The following from the Washington Post in the winter of 2003 shows how saying the wrong thing makes a politician a nonperson: "Jewish organizations condemned Rep. James P. Moran Jr. (D-Va.) yesterday for delivering what they said were anti-Semitic remarks at an antiwar forum in Reston . . .

"At the forum, attended by about 120 people at St. Anne's Episcopal Church on March 3, Moran discussed why he thought antiwar sentiment was not more effective in the United States.

" 'If it were not for the strong support of the Jewish community for this war with Iraq, we would not be doing this,' Moran said, '. . . The leaders of the Jewish community are influential enough that they could change the direction of where this is going, and I think they should.'

"Moran, a seven-term incumbent representing Alexandria, Arlington County and part of Fairfax County, yesterday apologized in a statement, saying, 'I made some insensitive remarks that I deeply regret.' "

Moran's apologies did him no good. He was stripped of his position as regional minority whip in the House of Representatives, threatened with opposition in the next Democratic primary and roundly denounced by rabbis and other important Jewish and non-Jewish figures. Threats of the kind aimed at Moran are not to be taken lightly. The American Israel Public Affairs Committee, a lobbying and political money organization with a reputation as being at least as dangerous and/or helpful as the fabled American Association of Retired People (AARP), can crush a politician with the same crinkly sound and authority as a heel on a cockroach. Hence the slobbering, undignified apology of a man forced to take back words which he believes to be true.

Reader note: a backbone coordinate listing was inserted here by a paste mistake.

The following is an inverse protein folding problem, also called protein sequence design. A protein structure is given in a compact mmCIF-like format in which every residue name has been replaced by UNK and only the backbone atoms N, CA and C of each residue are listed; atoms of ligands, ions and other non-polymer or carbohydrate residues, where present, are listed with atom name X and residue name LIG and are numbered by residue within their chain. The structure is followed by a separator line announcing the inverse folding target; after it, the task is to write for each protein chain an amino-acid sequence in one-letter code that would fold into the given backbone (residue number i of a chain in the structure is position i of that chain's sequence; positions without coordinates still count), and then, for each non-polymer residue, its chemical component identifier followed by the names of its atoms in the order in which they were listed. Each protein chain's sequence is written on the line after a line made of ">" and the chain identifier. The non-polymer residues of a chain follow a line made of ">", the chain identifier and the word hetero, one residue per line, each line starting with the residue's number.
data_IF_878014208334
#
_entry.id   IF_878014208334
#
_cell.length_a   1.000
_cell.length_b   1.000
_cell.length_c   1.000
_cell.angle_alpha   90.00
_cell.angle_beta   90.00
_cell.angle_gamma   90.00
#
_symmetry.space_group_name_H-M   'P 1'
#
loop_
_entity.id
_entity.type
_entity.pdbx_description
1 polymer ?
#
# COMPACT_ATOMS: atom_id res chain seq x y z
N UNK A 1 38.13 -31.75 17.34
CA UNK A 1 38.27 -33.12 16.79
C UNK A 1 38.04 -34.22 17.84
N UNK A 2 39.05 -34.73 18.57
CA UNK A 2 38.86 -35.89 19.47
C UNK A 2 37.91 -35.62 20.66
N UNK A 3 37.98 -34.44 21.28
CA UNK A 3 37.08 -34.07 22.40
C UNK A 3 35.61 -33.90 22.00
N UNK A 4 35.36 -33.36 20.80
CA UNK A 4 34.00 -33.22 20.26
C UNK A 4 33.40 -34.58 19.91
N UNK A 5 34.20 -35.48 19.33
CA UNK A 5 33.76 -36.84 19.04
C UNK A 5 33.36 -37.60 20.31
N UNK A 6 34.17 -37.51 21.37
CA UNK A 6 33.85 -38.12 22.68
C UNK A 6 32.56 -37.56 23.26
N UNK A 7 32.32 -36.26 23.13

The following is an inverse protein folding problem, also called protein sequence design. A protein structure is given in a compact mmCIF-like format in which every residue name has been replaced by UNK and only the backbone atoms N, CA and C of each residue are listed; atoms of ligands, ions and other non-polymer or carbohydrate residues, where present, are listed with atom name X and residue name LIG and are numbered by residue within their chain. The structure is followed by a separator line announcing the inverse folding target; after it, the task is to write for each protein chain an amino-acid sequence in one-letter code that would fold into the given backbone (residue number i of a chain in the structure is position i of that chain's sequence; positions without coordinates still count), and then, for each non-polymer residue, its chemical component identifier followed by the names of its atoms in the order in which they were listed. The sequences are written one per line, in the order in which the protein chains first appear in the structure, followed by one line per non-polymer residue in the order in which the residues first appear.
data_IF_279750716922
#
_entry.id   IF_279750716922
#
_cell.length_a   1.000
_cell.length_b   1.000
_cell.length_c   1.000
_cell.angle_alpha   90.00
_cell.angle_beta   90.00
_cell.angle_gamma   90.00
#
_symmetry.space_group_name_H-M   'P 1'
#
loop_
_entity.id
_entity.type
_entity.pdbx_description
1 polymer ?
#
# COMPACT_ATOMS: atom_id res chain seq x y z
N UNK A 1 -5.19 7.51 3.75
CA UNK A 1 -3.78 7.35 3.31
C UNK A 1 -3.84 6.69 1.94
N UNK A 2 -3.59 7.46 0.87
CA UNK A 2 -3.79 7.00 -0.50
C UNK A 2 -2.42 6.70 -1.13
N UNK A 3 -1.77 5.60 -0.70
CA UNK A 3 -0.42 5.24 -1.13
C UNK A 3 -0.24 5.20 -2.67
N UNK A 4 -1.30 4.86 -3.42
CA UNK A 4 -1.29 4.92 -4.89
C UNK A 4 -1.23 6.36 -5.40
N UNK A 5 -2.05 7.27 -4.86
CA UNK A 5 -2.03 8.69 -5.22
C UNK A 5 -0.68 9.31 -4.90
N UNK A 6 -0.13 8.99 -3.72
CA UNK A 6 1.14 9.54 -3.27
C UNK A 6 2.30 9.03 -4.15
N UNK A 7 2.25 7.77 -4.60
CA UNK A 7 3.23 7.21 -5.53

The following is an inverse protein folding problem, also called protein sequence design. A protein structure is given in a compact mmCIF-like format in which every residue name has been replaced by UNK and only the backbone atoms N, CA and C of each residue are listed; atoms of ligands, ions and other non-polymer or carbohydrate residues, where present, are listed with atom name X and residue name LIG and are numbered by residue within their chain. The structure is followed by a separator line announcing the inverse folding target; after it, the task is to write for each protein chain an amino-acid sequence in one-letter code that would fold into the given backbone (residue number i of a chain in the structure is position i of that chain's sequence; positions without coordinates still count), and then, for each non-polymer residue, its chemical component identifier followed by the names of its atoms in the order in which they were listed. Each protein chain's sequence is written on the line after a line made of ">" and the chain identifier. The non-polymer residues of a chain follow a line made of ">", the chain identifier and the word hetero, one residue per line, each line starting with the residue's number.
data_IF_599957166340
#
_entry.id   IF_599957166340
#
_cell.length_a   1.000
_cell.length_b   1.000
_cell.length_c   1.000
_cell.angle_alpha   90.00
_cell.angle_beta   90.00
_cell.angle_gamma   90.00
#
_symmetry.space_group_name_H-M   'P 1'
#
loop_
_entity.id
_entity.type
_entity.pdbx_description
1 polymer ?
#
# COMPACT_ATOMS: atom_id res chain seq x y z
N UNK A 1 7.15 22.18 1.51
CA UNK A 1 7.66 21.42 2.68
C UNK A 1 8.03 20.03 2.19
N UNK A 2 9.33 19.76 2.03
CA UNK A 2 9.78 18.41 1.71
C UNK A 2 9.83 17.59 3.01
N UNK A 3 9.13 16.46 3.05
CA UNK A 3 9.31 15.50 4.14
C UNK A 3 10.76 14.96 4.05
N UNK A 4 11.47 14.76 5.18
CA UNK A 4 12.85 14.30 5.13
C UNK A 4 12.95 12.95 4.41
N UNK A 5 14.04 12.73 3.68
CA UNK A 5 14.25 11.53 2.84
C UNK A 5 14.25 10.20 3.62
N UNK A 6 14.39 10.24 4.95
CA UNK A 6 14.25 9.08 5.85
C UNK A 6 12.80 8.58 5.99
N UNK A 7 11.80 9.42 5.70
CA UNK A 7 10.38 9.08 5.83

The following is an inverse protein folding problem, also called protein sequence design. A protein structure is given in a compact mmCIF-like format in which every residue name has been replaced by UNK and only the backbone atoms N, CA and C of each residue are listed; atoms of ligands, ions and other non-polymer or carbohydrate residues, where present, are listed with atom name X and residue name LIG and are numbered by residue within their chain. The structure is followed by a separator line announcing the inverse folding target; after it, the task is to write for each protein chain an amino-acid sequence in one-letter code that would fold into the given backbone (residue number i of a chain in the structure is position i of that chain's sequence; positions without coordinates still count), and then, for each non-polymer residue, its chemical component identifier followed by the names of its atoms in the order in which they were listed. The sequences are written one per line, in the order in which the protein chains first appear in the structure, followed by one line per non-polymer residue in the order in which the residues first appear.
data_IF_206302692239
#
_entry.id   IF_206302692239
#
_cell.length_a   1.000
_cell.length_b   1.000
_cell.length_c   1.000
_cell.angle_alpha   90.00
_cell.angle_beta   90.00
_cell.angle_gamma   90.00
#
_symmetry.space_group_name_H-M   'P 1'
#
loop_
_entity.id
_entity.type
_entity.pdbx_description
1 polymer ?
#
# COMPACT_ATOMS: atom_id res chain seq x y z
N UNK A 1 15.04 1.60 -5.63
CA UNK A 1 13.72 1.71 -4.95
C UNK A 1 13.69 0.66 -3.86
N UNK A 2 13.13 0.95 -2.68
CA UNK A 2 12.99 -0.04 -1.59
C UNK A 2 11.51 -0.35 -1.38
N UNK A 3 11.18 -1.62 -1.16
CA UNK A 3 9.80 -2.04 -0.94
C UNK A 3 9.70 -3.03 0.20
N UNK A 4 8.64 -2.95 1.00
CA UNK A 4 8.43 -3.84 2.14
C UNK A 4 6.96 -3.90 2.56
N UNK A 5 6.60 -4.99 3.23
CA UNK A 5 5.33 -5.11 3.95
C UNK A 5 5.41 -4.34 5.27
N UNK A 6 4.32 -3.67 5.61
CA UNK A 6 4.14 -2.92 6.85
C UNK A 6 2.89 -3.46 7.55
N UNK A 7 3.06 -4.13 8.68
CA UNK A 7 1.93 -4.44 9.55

If James Moran is not an anti-Semite, there are antiSemites under the dome, but nobody can say how many. The Anti-Defamation League (ADL), which counts overt anti-Semitic acts, reports that they are occurring at the rate of about fifteen hundred a year and are markedly up on college campuses. That anti-Semitism is more prevalent than it has been is the opinion of Harvard University President Lawrence H. Summers who says of himself, "I am Jewish, identified but hardly devout." Last September he told an audience in Memorial Church, Cambridge, Massachusetts, "Where anti-Semitism and views that are profoundly antiIsraeli have traditionally been the primary preserve of poorly educated right-wing populists, profoundly anti-Israel views are increasingly finding support in progressive intellectual communities. Serious and thoughtful people are advocating and taking actions that are anti-Semitic in their effect if not their intent."